In 'Demon,' A Spirit Proves The Ultimate Wedding Crasher

Sep 8, 2016

After his daughter's wedding has become a shambles, Zygmunt (Andrzej Grabowski) addresses the assembled guests. He instructs them that "we must forget what we didn't see here." He's not just talking about what went wrong at the nuptials: the chilling and yet very funny Demon is set in Poland, where there's much to forget and not see.

We view the country at first through the eyes of Piotr (Itay Tiran), a modern-day equivalent of Jonathan Harker, Dracula's emissary from London. Piotr is also from London, although he speaks Polish as well as English, which suggests he has roots in this haunted place.

He takes a small ferry across a winding river and asks why there's no bridge. The answer, eventually delivered, is also the correct reply to many other questions: the Germans.

Piotr is traveling to a small town to marry the high-spirited Zaneta (Agnieszka Zulewska), but first he must meet her father. Zygmunt runs a quarry in a land where a great many things have yet to be excavated.

Zygmunt is skeptical of the engagement. Piotr was introduced to Zaneta virtually, through her brother, Jasny (Tomasz Schuchardt), another Londoner. Piotr and Zaneta fell in love via Skype, and Zygmunt thinks they should spend more time together in person before they marry.

Yet the wedding proceeds, despite Piotr's apprehension about something he found on the grounds of Zaneta's grandfather's house, where the new couple plans to live. The large, dilapidated manse seems like the kind of place that might have skeletons in its closets, but Piotr finds human remains outside — while operating a bulldozer borrowed, of course, from his future father-in-law.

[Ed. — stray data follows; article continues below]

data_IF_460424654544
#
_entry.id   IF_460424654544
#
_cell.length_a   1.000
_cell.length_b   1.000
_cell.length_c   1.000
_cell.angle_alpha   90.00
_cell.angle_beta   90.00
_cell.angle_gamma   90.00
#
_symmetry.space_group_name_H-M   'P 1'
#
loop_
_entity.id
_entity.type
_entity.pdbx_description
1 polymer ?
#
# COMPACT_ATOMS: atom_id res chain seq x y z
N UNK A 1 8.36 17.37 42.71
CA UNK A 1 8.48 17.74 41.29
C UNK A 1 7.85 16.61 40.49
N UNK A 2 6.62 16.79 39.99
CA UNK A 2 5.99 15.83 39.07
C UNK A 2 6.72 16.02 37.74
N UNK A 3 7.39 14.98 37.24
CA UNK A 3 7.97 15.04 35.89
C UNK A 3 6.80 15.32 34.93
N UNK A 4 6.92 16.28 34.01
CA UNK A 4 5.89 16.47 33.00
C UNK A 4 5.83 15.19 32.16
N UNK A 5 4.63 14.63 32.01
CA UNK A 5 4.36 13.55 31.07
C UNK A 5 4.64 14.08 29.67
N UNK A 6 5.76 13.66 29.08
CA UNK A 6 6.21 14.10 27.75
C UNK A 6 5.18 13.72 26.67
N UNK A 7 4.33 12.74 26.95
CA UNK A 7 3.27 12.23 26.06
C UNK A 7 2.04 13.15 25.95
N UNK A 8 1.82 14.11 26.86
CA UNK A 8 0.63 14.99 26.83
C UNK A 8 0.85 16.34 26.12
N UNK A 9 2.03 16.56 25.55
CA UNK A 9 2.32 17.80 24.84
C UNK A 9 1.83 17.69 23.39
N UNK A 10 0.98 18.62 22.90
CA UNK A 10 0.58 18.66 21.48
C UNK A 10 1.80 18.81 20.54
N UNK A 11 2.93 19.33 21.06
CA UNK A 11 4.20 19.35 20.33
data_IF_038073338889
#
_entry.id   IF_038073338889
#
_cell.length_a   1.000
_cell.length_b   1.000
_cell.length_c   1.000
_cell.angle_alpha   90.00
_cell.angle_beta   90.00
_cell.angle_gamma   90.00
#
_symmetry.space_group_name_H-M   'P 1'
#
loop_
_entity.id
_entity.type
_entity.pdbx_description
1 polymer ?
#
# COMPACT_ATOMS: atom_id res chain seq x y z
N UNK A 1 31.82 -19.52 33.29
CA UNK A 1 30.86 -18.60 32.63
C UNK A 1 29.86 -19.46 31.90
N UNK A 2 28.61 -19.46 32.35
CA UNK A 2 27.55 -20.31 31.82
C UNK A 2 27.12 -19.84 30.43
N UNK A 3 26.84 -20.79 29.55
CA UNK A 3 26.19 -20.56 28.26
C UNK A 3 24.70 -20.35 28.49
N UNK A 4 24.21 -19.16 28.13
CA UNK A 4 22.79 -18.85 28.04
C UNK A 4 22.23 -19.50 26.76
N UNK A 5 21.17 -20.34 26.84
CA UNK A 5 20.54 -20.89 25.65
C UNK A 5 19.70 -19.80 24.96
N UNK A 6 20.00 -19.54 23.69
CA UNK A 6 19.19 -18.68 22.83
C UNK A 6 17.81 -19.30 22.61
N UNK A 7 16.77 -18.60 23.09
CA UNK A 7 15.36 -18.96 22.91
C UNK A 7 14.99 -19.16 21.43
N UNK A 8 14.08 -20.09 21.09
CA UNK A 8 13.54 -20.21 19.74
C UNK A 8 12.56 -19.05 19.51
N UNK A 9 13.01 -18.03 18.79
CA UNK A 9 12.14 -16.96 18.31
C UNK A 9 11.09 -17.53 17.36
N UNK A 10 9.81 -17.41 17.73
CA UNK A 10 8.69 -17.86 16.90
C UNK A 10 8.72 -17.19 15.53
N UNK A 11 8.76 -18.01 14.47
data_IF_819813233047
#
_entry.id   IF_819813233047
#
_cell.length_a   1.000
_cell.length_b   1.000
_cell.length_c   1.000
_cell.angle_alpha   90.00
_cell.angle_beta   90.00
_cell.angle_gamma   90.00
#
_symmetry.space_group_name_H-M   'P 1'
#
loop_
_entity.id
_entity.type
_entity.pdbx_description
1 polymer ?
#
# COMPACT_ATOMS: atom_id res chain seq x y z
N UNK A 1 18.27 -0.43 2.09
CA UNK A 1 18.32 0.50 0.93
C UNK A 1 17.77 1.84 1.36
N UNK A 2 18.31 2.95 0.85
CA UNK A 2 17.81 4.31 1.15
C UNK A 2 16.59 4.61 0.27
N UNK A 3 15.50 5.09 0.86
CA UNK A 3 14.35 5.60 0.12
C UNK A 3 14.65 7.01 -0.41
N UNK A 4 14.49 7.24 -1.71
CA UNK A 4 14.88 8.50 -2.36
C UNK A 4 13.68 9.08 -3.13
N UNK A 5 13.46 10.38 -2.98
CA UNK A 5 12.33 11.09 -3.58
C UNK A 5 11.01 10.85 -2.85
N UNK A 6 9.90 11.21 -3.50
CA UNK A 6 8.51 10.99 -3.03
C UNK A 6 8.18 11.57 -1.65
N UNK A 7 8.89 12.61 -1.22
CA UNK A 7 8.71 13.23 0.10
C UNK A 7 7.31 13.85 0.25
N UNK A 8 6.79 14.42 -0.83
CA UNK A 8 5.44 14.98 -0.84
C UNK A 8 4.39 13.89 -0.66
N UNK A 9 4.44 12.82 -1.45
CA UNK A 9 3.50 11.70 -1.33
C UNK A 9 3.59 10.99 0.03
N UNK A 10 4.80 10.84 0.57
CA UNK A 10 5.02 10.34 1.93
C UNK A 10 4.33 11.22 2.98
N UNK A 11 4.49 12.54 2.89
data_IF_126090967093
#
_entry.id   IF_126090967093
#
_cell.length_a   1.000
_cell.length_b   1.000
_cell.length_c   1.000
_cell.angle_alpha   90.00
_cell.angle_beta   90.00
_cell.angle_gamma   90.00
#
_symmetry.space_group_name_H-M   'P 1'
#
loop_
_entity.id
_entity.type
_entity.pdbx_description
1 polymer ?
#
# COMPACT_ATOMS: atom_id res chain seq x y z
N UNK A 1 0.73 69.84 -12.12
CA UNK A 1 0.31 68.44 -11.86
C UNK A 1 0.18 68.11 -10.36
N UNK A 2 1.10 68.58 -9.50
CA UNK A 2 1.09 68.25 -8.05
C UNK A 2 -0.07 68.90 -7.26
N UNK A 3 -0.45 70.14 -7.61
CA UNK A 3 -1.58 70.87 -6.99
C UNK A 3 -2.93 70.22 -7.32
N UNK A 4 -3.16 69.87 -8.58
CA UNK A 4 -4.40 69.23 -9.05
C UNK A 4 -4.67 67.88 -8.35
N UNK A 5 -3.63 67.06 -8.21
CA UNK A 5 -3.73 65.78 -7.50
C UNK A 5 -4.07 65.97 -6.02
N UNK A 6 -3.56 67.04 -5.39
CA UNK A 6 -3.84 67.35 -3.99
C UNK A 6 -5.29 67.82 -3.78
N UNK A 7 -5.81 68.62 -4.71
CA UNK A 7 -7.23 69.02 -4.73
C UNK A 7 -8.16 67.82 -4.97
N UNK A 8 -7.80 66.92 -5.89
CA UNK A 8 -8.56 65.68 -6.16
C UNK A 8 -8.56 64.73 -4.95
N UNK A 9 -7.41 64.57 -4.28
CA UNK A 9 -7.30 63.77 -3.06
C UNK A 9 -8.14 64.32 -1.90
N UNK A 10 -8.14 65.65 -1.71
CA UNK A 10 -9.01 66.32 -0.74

At the reception, in a barn beside the house, Piotr begins to behave strangely. It could be all the vodka, although Zygmunt is quick to diagnose the unwanted groom as epileptic. The town's ineffectual Catholic priest, eager to escape the debacle, reluctantly attempts an exorcism.

A local philosophy professor (Wlodzimierz Press) who describes himself as "an old Jew" offers an alternate theory: a ghost who possesses living hosts. One such spirit is the subject of 1937's The Dybbuk, the most famous surviving example of Polish Yiddish cinema.

Demon has been described as a horror movie, and it also has elements of a murder mystery. Yet director Marcin Wrona, freely adapting Piotr Rowicki's play, doesn't provide the sensory assaults of mainstream scare fare. In fact, he parodies them with several shockers that turn out to be unshocking. In one, a mysterious hand emerges from under a bed, but is quickly revealed as nothing ominous at all.

As for the possible murder of a young woman named Hana, decades ago, it's never definitively solved. Her fate is overshadowed by that of millions, evoked in a scene where the professor points out the spots where the town's Jews used to eat, shop, and worship.

Carnage is in the air. Much of the soundtrack music is from the canon of Krzysztof Penderecki, a composer known in the West for "Polymorphia" (used in The Exorcist) and "Threnody for the Victims of Hiroshima." When some older Polish music enters, it's to set up another joke: A wedding guest begins to perform Chopin, and a man yells, "Play something Polish!"

The mix of horror — exemplified by Pawel Flis' wind-swept widescreen images — and humor lasts almost until the modestly hopeful ending. It's comedy, as much as the eerie atmosphere and Tiran's very physical performance, that distinguishes Demon from routine ghost stories. But laughter was not enough to sustain Marcin Wrona. The 42-year-old director, who himself must have been haunted, committed suicide just before the film's premiere.

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